BBC NEWS Americas Africa Europe Middle East South Asia Asia Pacific Arabic Spanish Russian Chinese Welsh

 You are in: Business
Front Page 
UK Politics 
Market Data 
Your Money 
Business Basics 
Talking Point 
In Depth 

Commonwealth Games 2002

BBC Sport

BBC Weather

Friday, 21 December, 2001, 13:24 GMT
Holiday shortages and price rises ahead
Relaxing could be about to get more expensive
Sarah Toyne

Many people who have taken a holiday or a boarded a flight since the horrific events of September, will have picked up a travel bargain.

But the tide is about to turn, according to a new survey.

The reduction in overall capacity will result in a hardening of prices for next summer, provoking a late booking response from customers

Survey respondent

There have been a number of stories about holiday prices in recent weeks, but a new survey obtained by BBC News Online reveals what prices the tour operators and travel agents are actually forecasting for next year.

The survey asked 38 travel companies - including some of the biggest names in the travel business, such as JMC, Airtours, Thomson and First Choice - for their market predictions.

According to the research by Allan Beaver, visiting professor at the International Centre for Hospitality and Tourism Research at Bournemouth University, holiday prices will rise by nearly 5% next summer.

The chances of picking up a lastminute bargain could also be under threat, as there might not be enough holidays to go around.

Professor Beaver says that there won't only be price rises but "holiday shortages unless the holiday companies increase capacity."

Supply and demand

Prices will rise and there will be a decrease in the number of last-minute deals, basically because of two factors.

Key forecasts
On average package holiday prices will rise by 4.8%
Larger operators predict price rises of 3.6% on their programmes
11% less independent travellers will go abroad in summer 2002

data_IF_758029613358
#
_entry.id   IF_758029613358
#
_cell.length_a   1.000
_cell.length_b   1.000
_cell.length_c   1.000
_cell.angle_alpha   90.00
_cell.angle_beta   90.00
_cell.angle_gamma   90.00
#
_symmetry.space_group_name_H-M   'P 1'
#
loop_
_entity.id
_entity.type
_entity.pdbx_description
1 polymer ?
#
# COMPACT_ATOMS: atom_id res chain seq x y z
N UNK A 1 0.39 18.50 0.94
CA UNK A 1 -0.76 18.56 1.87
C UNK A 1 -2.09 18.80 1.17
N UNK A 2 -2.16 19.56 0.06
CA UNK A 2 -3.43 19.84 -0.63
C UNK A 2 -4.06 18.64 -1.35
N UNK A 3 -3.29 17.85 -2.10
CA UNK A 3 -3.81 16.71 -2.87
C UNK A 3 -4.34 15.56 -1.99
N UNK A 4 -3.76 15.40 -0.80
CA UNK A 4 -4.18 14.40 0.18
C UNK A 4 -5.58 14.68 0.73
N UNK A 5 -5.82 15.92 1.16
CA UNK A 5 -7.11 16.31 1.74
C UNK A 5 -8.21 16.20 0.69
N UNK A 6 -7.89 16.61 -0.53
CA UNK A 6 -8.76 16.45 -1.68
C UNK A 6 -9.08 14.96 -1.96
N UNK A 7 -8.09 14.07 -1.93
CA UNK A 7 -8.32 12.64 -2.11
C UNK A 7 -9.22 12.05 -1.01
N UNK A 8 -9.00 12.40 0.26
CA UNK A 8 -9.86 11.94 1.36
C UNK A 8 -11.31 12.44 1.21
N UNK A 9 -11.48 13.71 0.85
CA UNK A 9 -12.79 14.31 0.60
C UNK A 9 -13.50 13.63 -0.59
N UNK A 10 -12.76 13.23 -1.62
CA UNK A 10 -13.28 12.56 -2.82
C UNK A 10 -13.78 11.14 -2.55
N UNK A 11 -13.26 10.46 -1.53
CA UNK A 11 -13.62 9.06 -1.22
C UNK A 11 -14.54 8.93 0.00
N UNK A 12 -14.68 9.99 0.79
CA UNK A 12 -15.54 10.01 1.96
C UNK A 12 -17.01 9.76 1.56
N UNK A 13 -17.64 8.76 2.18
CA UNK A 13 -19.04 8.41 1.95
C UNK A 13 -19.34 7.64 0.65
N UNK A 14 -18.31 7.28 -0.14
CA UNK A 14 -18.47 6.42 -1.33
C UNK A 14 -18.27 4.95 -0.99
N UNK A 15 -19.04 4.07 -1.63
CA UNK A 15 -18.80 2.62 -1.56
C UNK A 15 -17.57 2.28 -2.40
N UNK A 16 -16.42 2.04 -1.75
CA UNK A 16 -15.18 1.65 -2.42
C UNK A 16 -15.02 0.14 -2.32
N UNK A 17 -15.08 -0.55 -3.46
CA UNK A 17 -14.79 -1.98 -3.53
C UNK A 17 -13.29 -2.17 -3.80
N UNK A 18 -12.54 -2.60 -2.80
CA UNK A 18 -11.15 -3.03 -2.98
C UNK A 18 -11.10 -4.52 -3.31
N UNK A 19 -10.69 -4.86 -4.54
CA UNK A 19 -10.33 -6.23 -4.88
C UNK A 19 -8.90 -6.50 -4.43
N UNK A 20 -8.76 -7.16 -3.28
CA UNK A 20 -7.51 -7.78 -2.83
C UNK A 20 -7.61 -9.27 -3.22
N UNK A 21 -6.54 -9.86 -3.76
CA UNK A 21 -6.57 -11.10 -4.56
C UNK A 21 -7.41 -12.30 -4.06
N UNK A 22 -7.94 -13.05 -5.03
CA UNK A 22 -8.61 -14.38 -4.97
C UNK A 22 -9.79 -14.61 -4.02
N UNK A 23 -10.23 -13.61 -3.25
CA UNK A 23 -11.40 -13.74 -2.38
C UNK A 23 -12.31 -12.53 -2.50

Cut places (capacity) by 15%
1.5m less 2002 summer holidays offered by respondents
Operators to North America expect capacity to fall by 20% to 25%

Over the last couple of months, as the world's tourism industry has reeled from crisis to crisis, most companies have reached for the corporate machete.

Many airlines have slashed their routes; while tour operators have chopped the number of deals to popular destinations such as Florida.

Capacity has been cut by 14.6% compared with last year.

The combined effect now means that there is expected to be one and a half million less holidays on offer to British tourists next year.

However, while there will be far fewer seats, there is expected to be a comparatively small drop in demand - about 11% less.

Industry experts believe that as long as there are no other similar incidents to 11 September, confidence will gradually improve leading to increased demand, higher prices and a shortage of holidays.

Fortuitous scenario?

There has been some speculation that the tragic events were merely a chance to cutback and push up prices for some companies which were already having difficulties.

Most people will find Professor Beaver's interviewee's comments, particularly grisly.

"Capacity in 2002 will fall as a result of the terrorist attack [in September] and this will be a blessing! Demand will not fall and there will be a shortage of holidays to Europe; prices will go up as a result."

"Unless we have another airline related terrorist hit, 2002 will be a lot better than the industry expects at the moment."

Peak season